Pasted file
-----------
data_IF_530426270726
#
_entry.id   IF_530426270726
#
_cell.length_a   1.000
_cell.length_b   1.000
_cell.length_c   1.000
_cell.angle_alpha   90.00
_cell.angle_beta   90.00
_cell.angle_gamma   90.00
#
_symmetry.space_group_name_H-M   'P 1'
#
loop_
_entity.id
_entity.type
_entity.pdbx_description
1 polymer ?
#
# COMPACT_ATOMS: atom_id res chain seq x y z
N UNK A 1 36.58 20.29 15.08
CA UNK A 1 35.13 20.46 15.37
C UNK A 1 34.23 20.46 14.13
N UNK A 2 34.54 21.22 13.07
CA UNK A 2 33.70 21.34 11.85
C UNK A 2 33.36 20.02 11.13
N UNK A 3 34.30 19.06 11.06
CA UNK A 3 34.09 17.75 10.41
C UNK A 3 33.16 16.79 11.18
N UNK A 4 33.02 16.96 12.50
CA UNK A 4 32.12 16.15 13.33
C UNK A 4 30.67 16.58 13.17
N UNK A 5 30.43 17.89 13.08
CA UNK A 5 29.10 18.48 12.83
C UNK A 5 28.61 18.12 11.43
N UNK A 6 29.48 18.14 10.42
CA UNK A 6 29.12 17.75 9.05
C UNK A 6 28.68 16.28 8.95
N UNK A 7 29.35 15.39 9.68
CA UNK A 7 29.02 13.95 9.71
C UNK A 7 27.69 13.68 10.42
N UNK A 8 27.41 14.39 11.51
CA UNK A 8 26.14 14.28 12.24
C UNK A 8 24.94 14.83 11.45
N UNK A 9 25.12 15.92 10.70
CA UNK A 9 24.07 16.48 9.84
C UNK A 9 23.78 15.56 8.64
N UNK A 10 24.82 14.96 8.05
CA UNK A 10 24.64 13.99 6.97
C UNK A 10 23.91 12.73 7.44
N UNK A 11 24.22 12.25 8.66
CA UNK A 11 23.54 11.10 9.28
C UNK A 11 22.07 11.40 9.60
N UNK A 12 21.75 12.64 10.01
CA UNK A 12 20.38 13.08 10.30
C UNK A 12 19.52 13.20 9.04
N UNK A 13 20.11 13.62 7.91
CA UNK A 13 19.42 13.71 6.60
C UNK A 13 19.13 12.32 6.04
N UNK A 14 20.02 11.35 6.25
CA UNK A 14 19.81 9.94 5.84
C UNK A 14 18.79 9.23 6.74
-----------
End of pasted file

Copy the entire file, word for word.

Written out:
data_IF_530426270726
#
_entry.id   IF_530426270726
#
_cell.length_a   1.000
_cell.length_b   1.000
_cell.length_c   1.000
_cell.angle_alpha   90.00
_cell.angle_beta   90.00
_cell.angle_gamma   90.00
#
_symmetry.space_group_name_H-M   'P 1'
#
loop_
_entity.id
_entity.type
_entity.pdbx_description
1 polymer ?
#
# COMPACT_ATOMS: atom_id res chain seq x y z
N UNK A 1 36.58 20.29 15.08
CA UNK A 1 35.13 20.46 15.37
C UNK A 1 34.23 20.46 14.13
N UNK A 2 34.54 21.22 13.07
CA UNK A 2 33.70 21.34 11.85
C UNK A 2 33.36 20.02 11.13
N UNK A 3 34.30 19.06 11.06
CA UNK A 3 34.09 17.75 10.41
C UNK A 3 33.16 16.79 11.18
N UNK A 4 33.02 16.96 12.50
CA UNK A 4 32.12 16.15 13.33
C UNK A 4 30.67 16.58 13.17
N UNK A 5 30.43 17.89 13.08
CA UNK A 5 29.10 18.48 12.83
C UNK A 5 28.61 18.12 11.43
N UNK A 6 29.48 18.14 10.42
CA UNK A 6 29.12 17.75 9.05
C UNK A 6 28.68 16.28 8.95
N UNK A 7 29.35 15.39 9.68
CA UNK A 7 29.02 13.95 9.71
C UNK A 7 27.69 13.68 10.42
N UNK A 8 27.41 14.39 11.51
CA UNK A 8 26.14 14.28 12.24
C UNK A 8 24.94 14.83 11.45
N UNK A 9 25.12 15.92 10.70
CA UNK A 9 24.07 16.48 9.84
C UNK A 9 23.78 15.56 8.64
N UNK A 10 24.82 14.96 8.05
CA UNK A 10 24.64 13.99 6.97
C UNK A 10 23.91 12.73 7.44
N UNK A 11 24.22 12.25 8.66
CA UNK A 11 23.54 11.10 9.28
C UNK A 11 22.07 11.40 9.60
N UNK A 12 21.75 12.64 10.01
CA UNK A 12 20.38 13.08 10.30
C UNK A 12 19.52 13.20 9.04
N UNK A 13 20.11 13.62 7.91
CA UNK A 13 19.42 13.71 6.60
C UNK A 13 19.13 12.32 6.04
N UNK A 14 20.02 11.35 6.25
CA UNK A 14 19.81 9.94 5.84
C UNK A 14 18.79 9.23 6.74